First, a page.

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"The Computer Says No!"

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Doctor at Computer

Regular visitors to Haddenham.net may wonder why we publish so many health-related articles. One important reason is that maintaining our health and wellbeing comes high on the 'most wanted' list of most individuals — even though we may take good health for granted until we suffer sickness or injury. A second factor is that the editor of this website is also closely involved in the Patient Participation Group* of Haddenham Medical Centre, and is keen to build an effective communication channel between professional healthcare staff and the local patient population.

In the latest edition of the British Medical Journal, a primary care physician writes about the evolving role of GPs, and laments the ways in which computer systems have got in the way of good medical practice. What do you think?
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"The Computer Says No"

Dr David Loxtercamp was an early adopter of the electronic health record. As a family physician in America, he revelled in how much it simplified and organised his practice. Thirteen years on, the benefits are still clear to him: fewer prescribing errors and closer adherence to evidence based guidelines. But he also now has a clearer sense of what has been lost along the way.

His concerns will be familiar to any doctor working within a computerised and performance managed healthcare system. He talks of the "shift in our gaze" away from the things that matter to patients, to their "physiology and chemistry and to our performance in managing it."

With the practice computer we have, he says, created a monster that now directs the patient encounter, and which itself needs care and feeding.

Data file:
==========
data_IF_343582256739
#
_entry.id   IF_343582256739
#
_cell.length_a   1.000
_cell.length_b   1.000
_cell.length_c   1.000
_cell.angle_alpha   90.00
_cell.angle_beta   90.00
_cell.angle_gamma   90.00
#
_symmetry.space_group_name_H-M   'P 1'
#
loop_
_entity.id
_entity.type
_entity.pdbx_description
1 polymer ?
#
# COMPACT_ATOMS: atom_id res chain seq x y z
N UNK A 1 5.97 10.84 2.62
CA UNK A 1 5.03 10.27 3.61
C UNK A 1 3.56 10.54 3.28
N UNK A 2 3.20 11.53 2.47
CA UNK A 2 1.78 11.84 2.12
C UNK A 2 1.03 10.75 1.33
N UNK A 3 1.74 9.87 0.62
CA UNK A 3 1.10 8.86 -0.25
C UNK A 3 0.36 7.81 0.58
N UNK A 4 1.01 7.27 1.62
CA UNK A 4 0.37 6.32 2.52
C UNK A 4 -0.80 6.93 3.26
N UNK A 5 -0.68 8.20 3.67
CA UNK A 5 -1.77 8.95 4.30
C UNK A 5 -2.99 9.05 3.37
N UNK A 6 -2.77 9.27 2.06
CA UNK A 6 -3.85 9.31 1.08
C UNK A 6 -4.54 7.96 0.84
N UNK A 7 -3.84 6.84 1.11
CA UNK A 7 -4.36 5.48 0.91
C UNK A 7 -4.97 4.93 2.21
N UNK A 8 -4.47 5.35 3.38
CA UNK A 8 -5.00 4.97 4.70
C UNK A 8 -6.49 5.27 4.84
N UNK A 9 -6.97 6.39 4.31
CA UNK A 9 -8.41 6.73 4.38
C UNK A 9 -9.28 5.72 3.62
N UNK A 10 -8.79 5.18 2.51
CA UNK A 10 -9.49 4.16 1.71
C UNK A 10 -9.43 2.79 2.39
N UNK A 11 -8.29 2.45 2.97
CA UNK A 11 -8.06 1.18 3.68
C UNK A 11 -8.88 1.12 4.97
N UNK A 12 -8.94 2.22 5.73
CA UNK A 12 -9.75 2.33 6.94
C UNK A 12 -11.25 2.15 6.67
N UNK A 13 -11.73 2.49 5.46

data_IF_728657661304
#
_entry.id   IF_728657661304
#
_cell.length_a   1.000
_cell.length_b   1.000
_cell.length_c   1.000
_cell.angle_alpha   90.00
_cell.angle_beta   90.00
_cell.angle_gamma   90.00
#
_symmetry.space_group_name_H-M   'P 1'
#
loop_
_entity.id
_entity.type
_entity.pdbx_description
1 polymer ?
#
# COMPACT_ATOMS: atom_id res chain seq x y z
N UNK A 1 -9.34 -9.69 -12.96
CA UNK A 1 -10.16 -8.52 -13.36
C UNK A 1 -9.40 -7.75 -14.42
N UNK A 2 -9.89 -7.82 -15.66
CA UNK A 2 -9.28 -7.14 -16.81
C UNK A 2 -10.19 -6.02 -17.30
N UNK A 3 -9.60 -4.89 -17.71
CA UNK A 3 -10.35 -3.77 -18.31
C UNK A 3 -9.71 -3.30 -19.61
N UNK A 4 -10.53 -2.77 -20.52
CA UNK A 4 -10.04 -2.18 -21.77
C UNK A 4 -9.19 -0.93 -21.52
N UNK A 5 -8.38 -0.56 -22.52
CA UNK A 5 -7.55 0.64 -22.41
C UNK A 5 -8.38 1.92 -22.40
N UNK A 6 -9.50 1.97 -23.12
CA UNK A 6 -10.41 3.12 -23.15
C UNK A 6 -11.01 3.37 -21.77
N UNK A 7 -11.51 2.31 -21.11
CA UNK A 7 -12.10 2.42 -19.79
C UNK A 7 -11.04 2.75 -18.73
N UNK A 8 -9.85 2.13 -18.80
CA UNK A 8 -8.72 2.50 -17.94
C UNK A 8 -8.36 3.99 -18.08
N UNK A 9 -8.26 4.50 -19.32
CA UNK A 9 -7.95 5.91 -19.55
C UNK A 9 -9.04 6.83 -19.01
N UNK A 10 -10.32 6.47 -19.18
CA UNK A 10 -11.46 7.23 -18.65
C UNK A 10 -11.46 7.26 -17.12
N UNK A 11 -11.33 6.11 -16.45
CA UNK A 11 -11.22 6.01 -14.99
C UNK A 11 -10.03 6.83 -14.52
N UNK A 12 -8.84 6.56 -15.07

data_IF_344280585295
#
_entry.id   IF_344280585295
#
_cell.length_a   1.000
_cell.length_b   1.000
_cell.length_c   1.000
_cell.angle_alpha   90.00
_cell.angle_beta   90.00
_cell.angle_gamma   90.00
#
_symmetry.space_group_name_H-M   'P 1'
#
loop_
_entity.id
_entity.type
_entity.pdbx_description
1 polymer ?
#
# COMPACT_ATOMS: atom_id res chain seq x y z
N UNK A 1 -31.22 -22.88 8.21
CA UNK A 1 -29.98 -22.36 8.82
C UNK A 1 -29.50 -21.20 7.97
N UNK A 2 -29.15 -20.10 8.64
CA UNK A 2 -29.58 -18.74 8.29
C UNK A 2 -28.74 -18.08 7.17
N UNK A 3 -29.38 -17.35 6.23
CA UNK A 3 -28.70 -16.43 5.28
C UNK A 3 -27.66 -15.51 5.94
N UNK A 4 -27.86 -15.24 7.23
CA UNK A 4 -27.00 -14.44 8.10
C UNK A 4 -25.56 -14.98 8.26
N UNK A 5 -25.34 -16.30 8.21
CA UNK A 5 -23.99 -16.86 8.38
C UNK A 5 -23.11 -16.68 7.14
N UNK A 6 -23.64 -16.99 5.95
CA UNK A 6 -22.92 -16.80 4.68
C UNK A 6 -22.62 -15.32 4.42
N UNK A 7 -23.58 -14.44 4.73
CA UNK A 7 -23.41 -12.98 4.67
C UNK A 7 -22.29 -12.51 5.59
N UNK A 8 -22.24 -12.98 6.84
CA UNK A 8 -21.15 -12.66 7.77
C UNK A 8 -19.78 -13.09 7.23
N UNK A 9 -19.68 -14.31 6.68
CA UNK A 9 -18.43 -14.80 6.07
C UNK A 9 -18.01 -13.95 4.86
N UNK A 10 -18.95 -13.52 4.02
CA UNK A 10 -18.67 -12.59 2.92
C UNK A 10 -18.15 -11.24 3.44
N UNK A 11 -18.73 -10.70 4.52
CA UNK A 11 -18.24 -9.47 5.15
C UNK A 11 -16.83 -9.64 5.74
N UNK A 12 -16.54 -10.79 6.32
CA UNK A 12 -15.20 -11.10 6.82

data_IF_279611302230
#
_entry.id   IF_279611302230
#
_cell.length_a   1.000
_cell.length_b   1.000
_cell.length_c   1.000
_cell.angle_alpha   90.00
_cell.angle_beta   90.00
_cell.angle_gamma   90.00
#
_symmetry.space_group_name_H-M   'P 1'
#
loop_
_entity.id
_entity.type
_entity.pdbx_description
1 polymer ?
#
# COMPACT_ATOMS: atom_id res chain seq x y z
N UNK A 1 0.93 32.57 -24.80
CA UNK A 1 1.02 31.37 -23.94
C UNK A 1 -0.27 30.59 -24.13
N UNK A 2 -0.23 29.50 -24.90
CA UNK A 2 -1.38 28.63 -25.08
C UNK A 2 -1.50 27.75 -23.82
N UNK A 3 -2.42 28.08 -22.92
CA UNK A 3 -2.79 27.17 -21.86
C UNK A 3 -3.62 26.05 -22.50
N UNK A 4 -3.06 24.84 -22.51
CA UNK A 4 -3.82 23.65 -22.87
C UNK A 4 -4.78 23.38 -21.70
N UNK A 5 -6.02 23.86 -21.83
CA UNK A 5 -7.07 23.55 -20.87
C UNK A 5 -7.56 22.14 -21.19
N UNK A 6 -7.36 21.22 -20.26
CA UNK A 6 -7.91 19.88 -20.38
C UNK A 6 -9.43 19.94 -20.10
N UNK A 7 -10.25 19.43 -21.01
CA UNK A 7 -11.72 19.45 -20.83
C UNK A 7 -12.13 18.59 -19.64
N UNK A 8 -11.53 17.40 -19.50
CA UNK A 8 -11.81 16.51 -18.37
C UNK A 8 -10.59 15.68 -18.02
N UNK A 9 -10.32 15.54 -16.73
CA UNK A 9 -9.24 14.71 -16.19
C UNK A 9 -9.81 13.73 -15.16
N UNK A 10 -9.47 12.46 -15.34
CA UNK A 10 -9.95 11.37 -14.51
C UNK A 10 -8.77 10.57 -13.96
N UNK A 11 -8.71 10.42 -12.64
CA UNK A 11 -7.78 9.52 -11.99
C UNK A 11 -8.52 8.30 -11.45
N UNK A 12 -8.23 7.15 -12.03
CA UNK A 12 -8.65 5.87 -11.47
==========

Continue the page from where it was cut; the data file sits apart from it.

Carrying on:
Doctors are experts at knowing what to know in order to earn their brownie points, he says. And if they are rewarded for collecting data rather than talking to patients, that's what doctors will do.

Space for talking, or more importantly listening, to patients is squeezed out by the pressure to complete chronic disease flow charts and checklists of overdue prevention measures.

Perhaps this would matter less if there were a real sense that such activities improve health. But we know that routine health checks don't reduce mortality or rates of illness. And writing in the British Medical Journal, Dr Loxterkamp lists many other interventions that have been foisted on an unsuspecting public in the name of preventive health but subsequently have been found to be useless or even harmful.

So what's to be done?

He thinks that doctors must, and can, reassert mastery over the electronic record and its "data trove." His prescription is threefold:

  • to acknowledge the person beneath their set of symptoms
  • to base the treatment plan on the best information
  • and to ask patients if their concerns have been heard and their needs met.

It sounds easy enough, but how often does it happen in practice? Somehow, in the face of intense time pressure and competing priorities, doctors have to remember that (as Loxterkamp concludes) "patients are not only data fields for the doctor to harvest, objects to be imaged, or problems to be solved. They are also our neighbours asking for help."

Fiona Godlee, BMJ: 27 Sep 2013.

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